Of course in this specific case, I suspect that state senator Hudgens is riding the octo-mom horse to push a pro-life agenda. And that's the other thing that's bad about easy cases: it gives special interest groups a red-herring by which to further their pre-existing agenda. Nevertheless, I have no doubt that copy cat laws and regulations will now pop-up all over the country. Who can resist the lure of such easy cases?

Our self righteous legislators and government officials should mind their own business. Their role as legislators gives them no moral advantage or additional intelligence to make people's decisions for them. 'Nuff said.

Enjoyed this post? Please consider subscribing to Money and Such by free RSS Feed or by email.

Thursday, March 05, 2009

Why Reducing My Lunch Money Really Wouldn't Matter

For some people, saving small amounts of money on a daily basis can mean the difference between making ends meet and getting into financial trouble. My wife and I are lucky enough not to fall into that category. We lead a pretty modest life style, but I am not the type take a bagged lunch to work with me to try to save some cash. For one thing, lunch is my chance to get out of the office and actually see the sun - doesn't happen a lot these days. For another, spending social time with my friends and colleagues is both fun and productive for me.

But never mind all that - trying to cut out small amounts of money out of the budget simply doesn't make a lot of financial sense for us. Take for example the month of February: during the past month slightly over 90% of our spending was non-discretionary. About 50% of our non-discretionary spending went to childcare, 20% went to rent, and the rest was spent on utilities, medical expenses, groceries, fuel for the car - you get the picture. If we needed to drastically slash spending the only way for us to do so would be to rethink our childcare situation and to move to a less pricey neighborhood. Short of that, any changes we made would be cosmetic. Apparently, I am not the only one in this kind of situation

There are those who subscribe to the latte factor theory, believing that saving small amounts regularly eventually yields a big pile of cash. Maybe so. The theory is certainly tempting, and I too am fascinated by the prospect of riches with minimal effort - I have even created this nifty little latte factor calculator a while back to demonstrate the impact of such a saving strategy. However, I have now come to believe that small amounts have a way weaseling their way out of your wallet and never get to pile up and compound over time. Yes, it's probably possible to take some aggressive measures to eliminate such spending leakage, but for folks with our spending characteristics and income level, this hardly seems like the wise thing to do. I think we are better off holding off on buying a new car or buying a mcmansion if meaningful savings are our goal.

Enjoyed this post? Please consider subscribing to Money and Such by free RSS Feed or by email.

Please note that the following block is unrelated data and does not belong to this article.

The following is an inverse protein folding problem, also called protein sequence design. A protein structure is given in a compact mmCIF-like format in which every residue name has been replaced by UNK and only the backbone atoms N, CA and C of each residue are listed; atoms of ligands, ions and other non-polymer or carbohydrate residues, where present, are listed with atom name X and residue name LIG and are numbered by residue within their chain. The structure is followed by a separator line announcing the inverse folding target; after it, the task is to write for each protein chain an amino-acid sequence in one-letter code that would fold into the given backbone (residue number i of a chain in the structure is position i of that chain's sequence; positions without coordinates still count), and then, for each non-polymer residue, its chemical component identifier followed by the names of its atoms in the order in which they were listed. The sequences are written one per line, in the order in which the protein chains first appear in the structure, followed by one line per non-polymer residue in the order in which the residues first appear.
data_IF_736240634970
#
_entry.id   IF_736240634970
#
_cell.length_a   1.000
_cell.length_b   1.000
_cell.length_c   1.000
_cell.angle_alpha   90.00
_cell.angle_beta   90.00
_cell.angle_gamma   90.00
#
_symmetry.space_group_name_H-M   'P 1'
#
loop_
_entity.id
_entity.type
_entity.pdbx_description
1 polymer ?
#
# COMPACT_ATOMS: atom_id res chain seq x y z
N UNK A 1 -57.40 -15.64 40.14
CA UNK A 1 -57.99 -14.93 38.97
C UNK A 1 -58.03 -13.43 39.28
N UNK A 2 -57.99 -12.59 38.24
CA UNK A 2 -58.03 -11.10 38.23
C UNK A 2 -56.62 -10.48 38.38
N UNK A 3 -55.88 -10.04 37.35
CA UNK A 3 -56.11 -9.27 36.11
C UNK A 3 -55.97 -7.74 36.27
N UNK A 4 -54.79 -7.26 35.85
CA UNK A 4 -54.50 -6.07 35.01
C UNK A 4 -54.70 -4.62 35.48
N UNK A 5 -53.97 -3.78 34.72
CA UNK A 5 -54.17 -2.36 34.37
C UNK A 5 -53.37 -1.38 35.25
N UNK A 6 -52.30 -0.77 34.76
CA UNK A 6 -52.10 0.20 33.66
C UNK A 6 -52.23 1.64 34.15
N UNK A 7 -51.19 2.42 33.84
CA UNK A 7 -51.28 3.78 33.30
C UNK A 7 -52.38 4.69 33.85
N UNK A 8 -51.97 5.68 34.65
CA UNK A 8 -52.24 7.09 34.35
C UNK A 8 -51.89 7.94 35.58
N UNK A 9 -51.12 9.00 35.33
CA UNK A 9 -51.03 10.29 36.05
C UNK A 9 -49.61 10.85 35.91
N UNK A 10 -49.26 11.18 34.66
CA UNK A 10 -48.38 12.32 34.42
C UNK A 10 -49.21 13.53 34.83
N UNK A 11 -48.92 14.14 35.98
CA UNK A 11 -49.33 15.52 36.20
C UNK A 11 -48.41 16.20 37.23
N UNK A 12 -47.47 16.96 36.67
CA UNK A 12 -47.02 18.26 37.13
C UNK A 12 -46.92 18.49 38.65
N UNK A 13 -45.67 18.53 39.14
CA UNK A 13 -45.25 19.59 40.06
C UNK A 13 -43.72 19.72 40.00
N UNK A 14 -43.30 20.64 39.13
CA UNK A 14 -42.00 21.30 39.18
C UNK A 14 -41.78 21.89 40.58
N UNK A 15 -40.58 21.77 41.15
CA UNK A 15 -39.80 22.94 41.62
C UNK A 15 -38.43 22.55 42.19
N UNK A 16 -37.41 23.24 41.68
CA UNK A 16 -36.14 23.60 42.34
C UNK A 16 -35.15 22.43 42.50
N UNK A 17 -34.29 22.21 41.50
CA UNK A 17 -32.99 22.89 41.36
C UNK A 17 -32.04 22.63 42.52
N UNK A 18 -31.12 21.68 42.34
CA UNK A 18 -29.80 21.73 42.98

Wednesday, March 04, 2009

Is Saving Money Bad for the Economy?

One of the things that I never understood about Keynsian economic theory is the issue of spending vs. saving. How's that for an obscure start to a blog post? These days you hear all about government economic stimuli and how the government needs to spend more money to offset declining spending in the private sector. Supposedly, us wretched members of the public are so concerned about our own economic fate that we are spending less and saving more (the savings rate hit 5% in January, up from virtually nil last summer). Government must pick up the slack and get the economy going again, or so the explanation goes. The theoretical economic basis for such government intervention was developed by influential 20th century economist John Maynard Keynes

However, I never understood how and why the fact that members of the public started saving more could be a bad thing. After all, when you save money it goes into a bank, which uses your money to lend to other people who in turn use the cash to invest or spend. Savings equal investment. Yes? I understood the supposed logic behind government stimulus, but I never understood why consumer retrenchment in the form of savings could actually cause an economic downturn.

Well, this weekend I listened to an episode of EconTalk which covered this exact question. This excellent weekly podcast consists of an hour long discussion between two economists, covering a different topic every week. It's an intelligent discussion - not exactly dumbed down, but the conversation is jargon free and largely accessible to anyone with even a basic grasp of subject matter. Consider it econ 101 on your iPod. Anyway, the episode I listened to covered the issue of Keynesian economics with guest Steve Fazzari (you can find it here). The host, Russ Roberts, asked Fazzari the question that has been on my mind all this time but which I never bothered to explore: how can it be that a higher rate of savings causes an economic slowdown? A 30 minute discussion ensued which essentially boiled down to this:

Consider John who eats out every work day at a local restaurant. If John decides to save more and bring a bagged lunch from home, he will reduce his spending by say, $5 a day. His savings will go up by $25 a week. However, the restaurant owner will see his income reduced by $25, and therefore will either need to reduce his own spending by $25 a week or else his savings will be reduced by the same amount. The fact that our protagonist decided to boost his savings by $25 did not raise the total savings in the economic system. All it did was move the savings from the restaurant owner to John. This is like conservation of energy applied to money... maybe we can call it conservation of savings? Since no more savings exist in the system, no more investment exists in the system. All that changed is that the restaurant owner is now seeing a lower income. Interesting...